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June 27, 2004

Lost Faces -Old Photo Albums Found & Rescued

I've been busy setting up a new corner of Olive Tree Genealogy.I call it "Lost Faces -Old Photo Albums Found & Rescued"

One of my hobbies is going to flea markets and garage sales. Whenever I spot one of those old Photo Albums from the 1800s with family pictures, I have to buy it! I can't bear the thought that the album and photos will be lost or destroyed. Even though they aren't my ancestors, and they can be very expensive, I can't walk away without it.

What I'm doing with Lost Faces is putting online the list of all the albums I have saved, along with the list of photos and other documents (I have albums that contain funeral cards, memorial cards, obituaries, Christmas cards, and hand-written genealogies) and any research I've done on the family. I've also put up some of the photos

I hope that by putting this online, descendants will find a treasure. is the little intro to this new corner of OTG. Read to the bottom and then choose the "List of Family Photo Albums"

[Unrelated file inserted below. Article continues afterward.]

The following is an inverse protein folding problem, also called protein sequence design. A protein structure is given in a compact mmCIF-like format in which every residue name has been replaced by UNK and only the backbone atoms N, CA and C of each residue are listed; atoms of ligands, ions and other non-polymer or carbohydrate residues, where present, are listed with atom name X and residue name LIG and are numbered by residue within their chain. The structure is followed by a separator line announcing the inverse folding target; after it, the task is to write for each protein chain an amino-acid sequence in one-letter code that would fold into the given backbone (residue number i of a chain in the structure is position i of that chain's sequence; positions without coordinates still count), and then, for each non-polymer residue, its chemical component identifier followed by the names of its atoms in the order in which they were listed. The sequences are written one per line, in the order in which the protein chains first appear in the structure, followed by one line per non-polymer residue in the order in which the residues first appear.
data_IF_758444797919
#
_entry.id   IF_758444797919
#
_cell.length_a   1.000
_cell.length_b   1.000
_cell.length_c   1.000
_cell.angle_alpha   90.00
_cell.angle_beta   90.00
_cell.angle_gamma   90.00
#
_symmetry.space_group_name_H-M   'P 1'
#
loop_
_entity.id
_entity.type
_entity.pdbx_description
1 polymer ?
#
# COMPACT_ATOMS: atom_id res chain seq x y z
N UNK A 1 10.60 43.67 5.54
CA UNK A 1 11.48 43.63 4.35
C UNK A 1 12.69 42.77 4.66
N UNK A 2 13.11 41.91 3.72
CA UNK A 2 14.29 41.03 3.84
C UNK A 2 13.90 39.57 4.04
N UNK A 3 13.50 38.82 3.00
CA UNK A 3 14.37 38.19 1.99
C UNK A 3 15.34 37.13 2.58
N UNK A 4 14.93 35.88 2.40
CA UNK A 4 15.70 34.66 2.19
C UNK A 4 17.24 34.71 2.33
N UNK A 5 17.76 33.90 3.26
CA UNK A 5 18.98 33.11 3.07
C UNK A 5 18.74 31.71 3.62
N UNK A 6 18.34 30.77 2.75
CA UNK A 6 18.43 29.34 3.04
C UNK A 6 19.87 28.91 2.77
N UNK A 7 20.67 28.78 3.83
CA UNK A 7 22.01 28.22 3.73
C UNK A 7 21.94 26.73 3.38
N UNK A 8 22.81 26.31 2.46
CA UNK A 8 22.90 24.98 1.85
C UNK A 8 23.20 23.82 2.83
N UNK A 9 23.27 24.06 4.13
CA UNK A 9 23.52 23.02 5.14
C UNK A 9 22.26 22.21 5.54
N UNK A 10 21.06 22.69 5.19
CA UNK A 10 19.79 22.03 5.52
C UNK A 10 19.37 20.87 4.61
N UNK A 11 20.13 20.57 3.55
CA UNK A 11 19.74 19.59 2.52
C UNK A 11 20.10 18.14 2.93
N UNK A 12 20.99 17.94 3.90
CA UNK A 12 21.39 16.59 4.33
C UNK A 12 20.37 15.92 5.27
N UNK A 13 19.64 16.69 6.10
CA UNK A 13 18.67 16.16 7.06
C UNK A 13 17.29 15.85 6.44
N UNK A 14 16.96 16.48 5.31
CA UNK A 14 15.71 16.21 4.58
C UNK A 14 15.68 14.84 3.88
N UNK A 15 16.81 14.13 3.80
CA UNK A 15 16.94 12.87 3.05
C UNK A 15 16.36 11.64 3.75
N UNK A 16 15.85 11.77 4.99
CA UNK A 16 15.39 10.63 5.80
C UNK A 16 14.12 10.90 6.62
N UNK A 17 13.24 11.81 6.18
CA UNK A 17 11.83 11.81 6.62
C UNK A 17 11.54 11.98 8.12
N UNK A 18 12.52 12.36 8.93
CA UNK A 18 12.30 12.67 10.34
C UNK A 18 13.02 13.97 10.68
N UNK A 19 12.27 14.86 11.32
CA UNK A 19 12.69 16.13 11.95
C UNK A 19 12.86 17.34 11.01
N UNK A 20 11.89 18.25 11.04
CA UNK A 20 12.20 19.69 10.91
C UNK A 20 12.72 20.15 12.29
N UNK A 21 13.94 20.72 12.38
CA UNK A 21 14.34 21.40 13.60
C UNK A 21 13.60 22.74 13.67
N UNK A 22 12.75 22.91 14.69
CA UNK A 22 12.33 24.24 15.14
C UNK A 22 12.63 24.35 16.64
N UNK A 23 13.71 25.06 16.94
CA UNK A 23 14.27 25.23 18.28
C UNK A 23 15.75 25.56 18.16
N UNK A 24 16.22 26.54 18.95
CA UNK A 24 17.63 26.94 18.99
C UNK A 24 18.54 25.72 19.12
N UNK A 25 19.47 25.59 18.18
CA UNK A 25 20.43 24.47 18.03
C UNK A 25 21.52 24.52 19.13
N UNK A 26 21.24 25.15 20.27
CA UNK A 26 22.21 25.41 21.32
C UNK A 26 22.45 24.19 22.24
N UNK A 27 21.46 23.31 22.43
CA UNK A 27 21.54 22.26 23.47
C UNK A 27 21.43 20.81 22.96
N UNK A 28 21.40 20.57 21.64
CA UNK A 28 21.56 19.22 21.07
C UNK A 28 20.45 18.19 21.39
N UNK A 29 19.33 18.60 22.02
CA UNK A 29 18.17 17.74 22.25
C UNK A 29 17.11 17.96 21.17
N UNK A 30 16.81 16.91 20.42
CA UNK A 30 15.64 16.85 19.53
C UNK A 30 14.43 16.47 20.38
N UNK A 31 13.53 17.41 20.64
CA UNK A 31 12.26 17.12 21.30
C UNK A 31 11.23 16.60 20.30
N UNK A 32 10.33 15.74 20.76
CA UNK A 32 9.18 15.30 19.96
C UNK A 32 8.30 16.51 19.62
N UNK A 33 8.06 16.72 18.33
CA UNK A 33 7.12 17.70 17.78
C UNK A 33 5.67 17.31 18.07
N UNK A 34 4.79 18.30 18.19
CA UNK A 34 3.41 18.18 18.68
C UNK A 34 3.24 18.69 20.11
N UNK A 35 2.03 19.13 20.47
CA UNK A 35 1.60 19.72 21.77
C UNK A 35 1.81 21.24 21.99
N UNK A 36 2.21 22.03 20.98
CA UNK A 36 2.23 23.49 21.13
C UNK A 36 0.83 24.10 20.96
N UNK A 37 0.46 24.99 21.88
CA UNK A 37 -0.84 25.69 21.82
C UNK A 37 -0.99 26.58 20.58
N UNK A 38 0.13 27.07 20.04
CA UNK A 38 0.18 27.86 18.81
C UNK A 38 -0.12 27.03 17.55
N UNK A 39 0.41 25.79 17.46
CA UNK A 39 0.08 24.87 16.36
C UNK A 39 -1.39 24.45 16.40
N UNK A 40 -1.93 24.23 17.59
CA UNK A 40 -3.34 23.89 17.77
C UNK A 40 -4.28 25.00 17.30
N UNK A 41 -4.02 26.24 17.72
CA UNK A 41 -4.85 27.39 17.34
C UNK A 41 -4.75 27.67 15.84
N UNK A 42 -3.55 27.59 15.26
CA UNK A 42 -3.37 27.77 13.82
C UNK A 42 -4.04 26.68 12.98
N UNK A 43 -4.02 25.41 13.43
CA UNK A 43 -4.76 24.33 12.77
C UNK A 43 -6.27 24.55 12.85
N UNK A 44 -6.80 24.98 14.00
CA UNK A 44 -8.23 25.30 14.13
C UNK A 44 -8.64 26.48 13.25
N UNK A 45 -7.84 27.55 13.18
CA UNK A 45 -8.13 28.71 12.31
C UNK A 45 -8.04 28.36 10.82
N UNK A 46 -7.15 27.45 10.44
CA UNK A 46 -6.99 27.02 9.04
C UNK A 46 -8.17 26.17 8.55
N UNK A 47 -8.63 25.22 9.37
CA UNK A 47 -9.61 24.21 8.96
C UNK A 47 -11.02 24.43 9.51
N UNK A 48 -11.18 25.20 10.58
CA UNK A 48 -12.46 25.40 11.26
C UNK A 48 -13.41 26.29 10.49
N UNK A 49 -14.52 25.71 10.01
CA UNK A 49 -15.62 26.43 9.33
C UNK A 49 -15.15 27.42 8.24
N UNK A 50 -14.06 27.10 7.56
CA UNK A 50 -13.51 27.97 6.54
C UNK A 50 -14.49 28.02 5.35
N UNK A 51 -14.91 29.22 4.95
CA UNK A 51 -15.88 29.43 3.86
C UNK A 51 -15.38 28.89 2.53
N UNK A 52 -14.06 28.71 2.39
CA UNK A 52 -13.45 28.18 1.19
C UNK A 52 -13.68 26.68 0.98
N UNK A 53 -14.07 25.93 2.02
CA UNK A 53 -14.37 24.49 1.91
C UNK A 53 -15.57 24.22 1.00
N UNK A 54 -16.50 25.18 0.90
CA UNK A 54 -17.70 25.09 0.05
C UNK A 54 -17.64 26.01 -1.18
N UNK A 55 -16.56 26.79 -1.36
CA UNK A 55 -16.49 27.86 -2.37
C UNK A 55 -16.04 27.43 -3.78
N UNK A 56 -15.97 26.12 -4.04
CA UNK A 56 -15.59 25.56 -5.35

I only have a few online so far, but the locations are from England to USA to Ontario and Saskatchewan.

Have a look, I hope you like it and that you find an ancestor there.

June 14, 2004

Images of Ships Passenger Lists to LA, MD & NY online!

Olive Tree Genealogy has been putting actual images of passenger lists online for several months now. So far there are images of the passenger lists of ships to New York, New Orleans Lousiana and Baltimore Maryland.

These are graphics of the actual passenger lists - some are also transcribed, but some are not. The quality of the images varies from crystal clear to very faded, but that's always the fun of research. Reading someone else's transcript or index of a passenger list is okay, but seeing the original list for yourself is always best.

What a great opportunity to find out who else was travelling with great great grandma! I found my own great great grandmother's mother (and g-g-grandma's maiden name) on an image - her mother was travelling with her in 1831 as she made her way to New York City. I wouldn't have known she was her mother without seeing the original image.

Often there are comments about illness, deaths, stowaways, or other remarks. Occupations, places of birth and ages are often given. All these images and lists are free to researchers, as are all databases on Olive Tree Genealogy.

The index to images of ships passenger lists (the actual manifests) is at